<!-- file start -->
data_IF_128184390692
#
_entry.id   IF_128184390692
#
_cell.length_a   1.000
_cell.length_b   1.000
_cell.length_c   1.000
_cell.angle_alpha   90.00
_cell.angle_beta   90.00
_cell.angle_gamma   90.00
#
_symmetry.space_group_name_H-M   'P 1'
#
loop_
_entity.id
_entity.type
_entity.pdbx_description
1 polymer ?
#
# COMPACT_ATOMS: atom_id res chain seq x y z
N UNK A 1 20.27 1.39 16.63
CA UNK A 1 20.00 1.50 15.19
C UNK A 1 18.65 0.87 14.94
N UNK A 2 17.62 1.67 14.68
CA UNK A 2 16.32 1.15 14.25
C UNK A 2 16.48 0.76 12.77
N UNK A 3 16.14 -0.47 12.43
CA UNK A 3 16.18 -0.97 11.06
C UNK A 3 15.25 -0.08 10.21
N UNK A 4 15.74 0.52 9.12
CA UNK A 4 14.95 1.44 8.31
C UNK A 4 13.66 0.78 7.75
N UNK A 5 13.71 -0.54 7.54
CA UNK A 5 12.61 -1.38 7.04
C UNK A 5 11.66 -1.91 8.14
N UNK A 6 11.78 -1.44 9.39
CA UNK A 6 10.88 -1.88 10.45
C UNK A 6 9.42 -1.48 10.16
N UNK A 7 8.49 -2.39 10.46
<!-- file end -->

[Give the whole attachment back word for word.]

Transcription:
data_IF_128184390692
#
_entry.id   IF_128184390692
#
_cell.length_a   1.000
_cell.length_b   1.000
_cell.length_c   1.000
_cell.angle_alpha   90.00
_cell.angle_beta   90.00
_cell.angle_gamma   90.00
#
_symmetry.space_group_name_H-M   'P 1'
#
loop_
_entity.id
_entity.type
_entity.pdbx_description
1 polymer ?
#
# COMPACT_ATOMS: atom_id res chain seq x y z
N UNK A 1 20.27 1.39 16.63
CA UNK A 1 20.00 1.50 15.19
C UNK A 1 18.65 0.87 14.94
N UNK A 2 17.62 1.67 14.68
CA UNK A 2 16.32 1.15 14.25
C UNK A 2 16.48 0.76 12.77
N UNK A 3 16.14 -0.47 12.43
CA UNK A 3 16.18 -0.97 11.06
C UNK A 3 15.25 -0.08 10.21
N UNK A 4 15.74 0.52 9.12
CA UNK A 4 14.95 1.44 8.31
C UNK A 4 13.66 0.78 7.75
N UNK A 5 13.71 -0.54 7.54
CA UNK A 5 12.61 -1.38 7.04
C UNK A 5 11.66 -1.91 8.14
N UNK A 6 11.78 -1.44 9.39
CA UNK A 6 10.88 -1.88 10.45
C UNK A 6 9.42 -1.48 10.16
N UNK A 7 8.49 -2.39 10.46